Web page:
As semester ends, financial worries stack up

By Gus Bode

Between long hours of work and studying, Darcie Cohee sits down for a hurried meal at Trueblood Hall. Although she’s putting in as much time at work as she can, she said she often feels uneasy about finances.

Cohee, a senior from Danville studying information systems technology, said the spring semester will add anxiety because it means she is closer to graduation, which comes with a new set of worries.

“I’m trying to think about moving and taking care of all that financial stuff, and managing classes,” she said. “It’s going to be stressful.”


With the new semester swiftly approaching, students must readjust to balance the different aspects of their lives.

Derrick L. Williams, coordinator of Student Health Services, said these changes can overwhelm students, and money problems are often at the forefronts of their minds.

“There are a lot of students that are suffering silently, that don’t sleep at night, that aren’t feeling good, and they don’t feel they can tell anyone,” Williams said. “When you talk about students’ stress, financial worries are always at the top. All of that can impede their academic journeys here.”

Jennifer Armstrong, a senior from Mascoutah studying microbiology, is in her sixth year of college after switching majors four years ago. She said she worries about employment post-graduation because her loans will be difficult to pay off.

“I have six months after I graduate to pay them off, but like everyone, I’m kind of worried about if I get a job,” she said.

Armstrong said paying bills and rent is the most stressful part about school. And because she hadn’t dealt with financial responsibility before college,  she said she didn’t feel as prepared as she should have been.

“They don’t actually prepare you when you graduate high school for what you have to actually do in order to get your money, or how to properly apply for scholarships or loans,” she said. “They don’t really teach you that. They kind of just throw you into the world like, ‘Go deal with the banks and their whole bureaucracy system.’”


John Patterson, an undecided sophomore from Urbana, said living independently presents new financial problems.

“When you’re living on your own, you have to make a lot of sacrifices,” he said. “You have to get food and you have to pay bills. You have to take care of these responsibilities first.”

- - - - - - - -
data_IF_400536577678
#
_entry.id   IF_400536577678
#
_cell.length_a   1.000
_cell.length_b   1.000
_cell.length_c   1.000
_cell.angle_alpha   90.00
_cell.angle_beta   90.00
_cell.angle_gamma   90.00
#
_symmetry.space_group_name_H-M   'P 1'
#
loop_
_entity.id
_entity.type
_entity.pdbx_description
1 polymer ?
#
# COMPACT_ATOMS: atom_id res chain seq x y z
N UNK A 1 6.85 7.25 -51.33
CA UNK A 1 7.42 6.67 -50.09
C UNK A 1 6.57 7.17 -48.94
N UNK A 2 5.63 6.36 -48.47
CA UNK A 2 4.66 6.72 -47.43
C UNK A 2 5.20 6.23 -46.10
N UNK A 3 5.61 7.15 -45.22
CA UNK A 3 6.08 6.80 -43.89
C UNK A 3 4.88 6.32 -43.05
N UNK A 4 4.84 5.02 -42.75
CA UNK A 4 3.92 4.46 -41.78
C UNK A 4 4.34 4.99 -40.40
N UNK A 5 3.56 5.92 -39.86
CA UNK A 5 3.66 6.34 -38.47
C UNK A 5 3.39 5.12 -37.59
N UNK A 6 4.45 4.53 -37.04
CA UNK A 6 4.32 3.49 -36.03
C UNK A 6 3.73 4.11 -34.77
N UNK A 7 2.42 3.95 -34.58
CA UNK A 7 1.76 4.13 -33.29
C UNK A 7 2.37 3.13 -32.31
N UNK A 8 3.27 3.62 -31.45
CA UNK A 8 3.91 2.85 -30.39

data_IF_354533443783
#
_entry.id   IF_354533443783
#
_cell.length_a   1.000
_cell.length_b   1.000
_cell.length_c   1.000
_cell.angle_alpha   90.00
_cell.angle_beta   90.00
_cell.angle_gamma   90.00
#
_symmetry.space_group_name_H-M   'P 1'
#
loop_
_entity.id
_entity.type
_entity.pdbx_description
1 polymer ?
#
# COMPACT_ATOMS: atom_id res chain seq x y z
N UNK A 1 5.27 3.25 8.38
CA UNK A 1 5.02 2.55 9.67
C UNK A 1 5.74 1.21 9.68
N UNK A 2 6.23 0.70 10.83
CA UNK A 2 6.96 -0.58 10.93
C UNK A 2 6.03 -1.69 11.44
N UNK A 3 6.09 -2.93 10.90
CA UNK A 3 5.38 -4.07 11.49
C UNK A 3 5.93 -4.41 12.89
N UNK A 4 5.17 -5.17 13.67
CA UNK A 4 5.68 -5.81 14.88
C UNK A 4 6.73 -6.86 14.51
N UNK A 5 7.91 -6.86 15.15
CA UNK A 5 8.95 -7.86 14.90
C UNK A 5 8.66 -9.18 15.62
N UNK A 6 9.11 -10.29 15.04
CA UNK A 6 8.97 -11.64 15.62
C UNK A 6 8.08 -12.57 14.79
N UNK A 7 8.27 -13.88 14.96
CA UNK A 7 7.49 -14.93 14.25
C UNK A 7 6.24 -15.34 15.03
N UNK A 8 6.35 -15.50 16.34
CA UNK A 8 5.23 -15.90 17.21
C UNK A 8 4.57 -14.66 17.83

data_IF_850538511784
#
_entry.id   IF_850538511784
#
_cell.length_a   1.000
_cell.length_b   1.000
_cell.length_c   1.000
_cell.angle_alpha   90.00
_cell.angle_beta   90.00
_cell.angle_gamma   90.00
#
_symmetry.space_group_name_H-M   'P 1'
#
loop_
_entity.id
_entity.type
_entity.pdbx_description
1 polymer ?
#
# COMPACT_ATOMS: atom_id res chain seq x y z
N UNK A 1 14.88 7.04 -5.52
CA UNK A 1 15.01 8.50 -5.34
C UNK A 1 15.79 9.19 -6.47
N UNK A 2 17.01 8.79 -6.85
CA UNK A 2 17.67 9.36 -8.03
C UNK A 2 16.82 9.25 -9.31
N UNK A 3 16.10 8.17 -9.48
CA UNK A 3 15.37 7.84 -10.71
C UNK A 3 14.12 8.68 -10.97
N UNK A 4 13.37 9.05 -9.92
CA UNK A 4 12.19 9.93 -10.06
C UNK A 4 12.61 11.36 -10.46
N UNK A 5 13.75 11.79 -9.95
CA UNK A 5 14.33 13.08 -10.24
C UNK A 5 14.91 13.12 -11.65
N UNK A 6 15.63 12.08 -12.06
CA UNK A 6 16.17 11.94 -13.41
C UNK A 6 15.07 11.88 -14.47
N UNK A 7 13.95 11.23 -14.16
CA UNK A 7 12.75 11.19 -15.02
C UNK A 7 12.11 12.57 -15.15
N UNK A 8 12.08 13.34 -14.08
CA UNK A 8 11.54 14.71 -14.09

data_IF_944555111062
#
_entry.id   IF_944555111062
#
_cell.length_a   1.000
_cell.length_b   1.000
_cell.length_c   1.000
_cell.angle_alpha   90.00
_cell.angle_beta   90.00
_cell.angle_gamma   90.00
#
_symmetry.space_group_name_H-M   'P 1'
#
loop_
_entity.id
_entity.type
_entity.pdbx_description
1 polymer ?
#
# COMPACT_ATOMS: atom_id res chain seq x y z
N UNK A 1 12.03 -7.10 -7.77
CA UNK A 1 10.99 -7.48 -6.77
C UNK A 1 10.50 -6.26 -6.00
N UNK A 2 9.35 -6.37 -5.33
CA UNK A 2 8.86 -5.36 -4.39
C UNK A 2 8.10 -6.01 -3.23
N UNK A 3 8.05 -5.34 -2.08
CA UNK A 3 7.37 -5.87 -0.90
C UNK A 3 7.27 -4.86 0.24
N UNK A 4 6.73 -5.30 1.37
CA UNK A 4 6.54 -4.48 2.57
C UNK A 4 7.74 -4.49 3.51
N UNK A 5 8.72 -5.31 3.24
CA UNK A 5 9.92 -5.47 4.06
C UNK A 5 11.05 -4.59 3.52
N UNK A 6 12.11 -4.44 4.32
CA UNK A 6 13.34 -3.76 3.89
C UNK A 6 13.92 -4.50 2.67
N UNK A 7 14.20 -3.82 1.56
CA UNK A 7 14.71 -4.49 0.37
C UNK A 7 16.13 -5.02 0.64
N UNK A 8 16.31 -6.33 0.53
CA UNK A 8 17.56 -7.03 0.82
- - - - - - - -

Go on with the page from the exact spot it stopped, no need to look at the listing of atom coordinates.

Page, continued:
Some students said they feel guilty about asking their parents for financial assistance.

“I usually avoid asking my parents because I feel bad,” Cohee said. “My parents always say that they’ll lend me money if I need some, but I try not to ask.”

Armstrong expressed similar feelings about asking her parents for financial help because of hard economic times.

“My brother’s in graduate school and they have their own bills, so I don’t really want to ask my parents for money,” she said.

She said she looks to her mom for support when she feels overwhelmed, though.

“It’s better to get it out with her because she won’t judge me, instead of having a meltdown with someone at the bank,” she said.

Since most students are away from home, the Wellness Center can help overwhelmed students by assessing the source of the anxiety and listening to their problems.

“Some of them are seeing their parents struggle in this economy,” Williams said. “What’s important is to try to listen to them, hear their stories, support them, as well as try to provide them with some sound wisdom to help them move through this process.”

Williams said students tell him they often feel pressured to spend money when they are out with friends.

“Group gatherings bonding over consumerism can end up leading to debt, which can be problematic and stressful,” he said.

According to a recent report from the Project on Student Debt at the Institute for College Access and Success, two-thirds of graduates in 2010 had an average of $25,250 in student loan debt, and student loan debt was greater than credit card debt for the first time nationally.

Credit cards are another major contributor to students’ economic worries, said Williams. He said the use of credit cards is prevalent among students, but not everyone knows how to use them responsibly.

“A lot of credit card companies don’t care that you’re in school or that you’re on your last semester. They’re going to harass you, and they use a lot of abusive tactics,” he said.

Cohee said even with a job, she has to save as much money as she can.

“I’m pretty careful about over-spending and only buying what I need,” she said. “I have to spend all my money on bills; I don’t get to go shopping for clothes or anything like that.”

Although money problems may be exhausting, Williams said there are resources available for students such as books, podcasts and websites, which provide counseling and tips for students. He said he often suggests stressed students pay attention to the advice of celebrity financial advisers such as Suze Orman and Dave Ramsey.

Some students use online financial calculators to track their incomes and expenses. Armstrong said she worried more about money before she began using websites to track spending.

“For the most part, it makes budgeting a lot easier,” she said.